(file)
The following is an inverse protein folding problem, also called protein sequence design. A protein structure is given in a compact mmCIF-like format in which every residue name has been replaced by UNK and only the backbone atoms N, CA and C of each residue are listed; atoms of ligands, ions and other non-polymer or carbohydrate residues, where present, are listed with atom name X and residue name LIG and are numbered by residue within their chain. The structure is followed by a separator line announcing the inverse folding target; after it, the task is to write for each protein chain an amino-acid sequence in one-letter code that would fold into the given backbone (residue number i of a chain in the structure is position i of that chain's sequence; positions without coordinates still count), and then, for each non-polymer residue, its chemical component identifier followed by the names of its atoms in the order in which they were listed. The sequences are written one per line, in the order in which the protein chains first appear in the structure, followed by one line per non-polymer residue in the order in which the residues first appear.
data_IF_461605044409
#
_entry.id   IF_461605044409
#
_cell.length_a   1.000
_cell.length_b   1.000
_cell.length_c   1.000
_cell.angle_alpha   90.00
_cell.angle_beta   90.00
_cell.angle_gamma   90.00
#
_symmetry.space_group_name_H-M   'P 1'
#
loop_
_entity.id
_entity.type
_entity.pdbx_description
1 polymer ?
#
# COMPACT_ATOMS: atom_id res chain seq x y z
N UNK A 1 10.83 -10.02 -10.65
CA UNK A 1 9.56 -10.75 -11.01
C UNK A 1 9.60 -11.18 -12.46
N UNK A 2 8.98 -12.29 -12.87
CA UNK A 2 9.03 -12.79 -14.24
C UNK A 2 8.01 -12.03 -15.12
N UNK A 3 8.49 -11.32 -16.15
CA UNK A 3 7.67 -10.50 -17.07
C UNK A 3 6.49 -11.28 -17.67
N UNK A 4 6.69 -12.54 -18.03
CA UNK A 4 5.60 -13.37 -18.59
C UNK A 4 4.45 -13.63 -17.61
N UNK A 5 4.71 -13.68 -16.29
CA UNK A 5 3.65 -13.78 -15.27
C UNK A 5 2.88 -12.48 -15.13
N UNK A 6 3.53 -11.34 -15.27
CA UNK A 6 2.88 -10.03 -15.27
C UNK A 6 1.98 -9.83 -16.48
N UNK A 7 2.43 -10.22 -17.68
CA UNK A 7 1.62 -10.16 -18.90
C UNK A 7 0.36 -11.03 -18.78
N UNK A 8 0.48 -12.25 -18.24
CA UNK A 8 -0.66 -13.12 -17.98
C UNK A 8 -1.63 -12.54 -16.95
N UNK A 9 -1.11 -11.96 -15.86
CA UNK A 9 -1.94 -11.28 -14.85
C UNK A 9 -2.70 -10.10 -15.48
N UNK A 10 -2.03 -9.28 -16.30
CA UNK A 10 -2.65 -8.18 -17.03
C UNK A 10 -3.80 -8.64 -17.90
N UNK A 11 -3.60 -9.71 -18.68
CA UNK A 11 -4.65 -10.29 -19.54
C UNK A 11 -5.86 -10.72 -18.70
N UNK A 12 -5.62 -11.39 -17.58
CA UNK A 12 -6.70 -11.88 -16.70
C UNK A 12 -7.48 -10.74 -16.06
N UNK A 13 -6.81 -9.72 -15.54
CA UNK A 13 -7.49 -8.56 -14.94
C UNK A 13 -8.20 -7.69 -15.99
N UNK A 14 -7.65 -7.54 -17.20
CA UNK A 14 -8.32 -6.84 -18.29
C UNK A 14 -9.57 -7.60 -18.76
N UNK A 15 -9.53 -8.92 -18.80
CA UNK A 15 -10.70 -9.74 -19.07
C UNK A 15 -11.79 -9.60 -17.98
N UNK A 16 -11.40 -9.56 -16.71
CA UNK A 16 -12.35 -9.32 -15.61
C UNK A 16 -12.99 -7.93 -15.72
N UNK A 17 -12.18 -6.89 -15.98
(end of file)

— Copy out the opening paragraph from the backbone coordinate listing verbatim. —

The following is an inverse protein folding problem, also called protein sequence design. A protein structure is given in a compact mmCIF-like format in which every residue name has been replaced by UNK and only the backbone atoms N, CA and C of each residue are listed; atoms of ligands, ions and other non-polymer or carbohydrate residues, where present, are listed with atom name X and residue name LIG and are numbered by residue within their chain. The structure is followed by a separator line announcing the inverse folding target; after it, the task is to write for each protein chain an amino-acid sequence in one-letter code that would fold into the given backbone (residue number i of a chain in the structure is position i of that chain's sequence; positions without coordinates still count), and then, for each non-polymer residue, its chemical component identifier followed by the names of its atoms in the order in which they were listed. The sequences are written one per line, in the order in which the protein chains first appear in the structure, followed by one line per non-polymer residue in the order in which the residues first appear.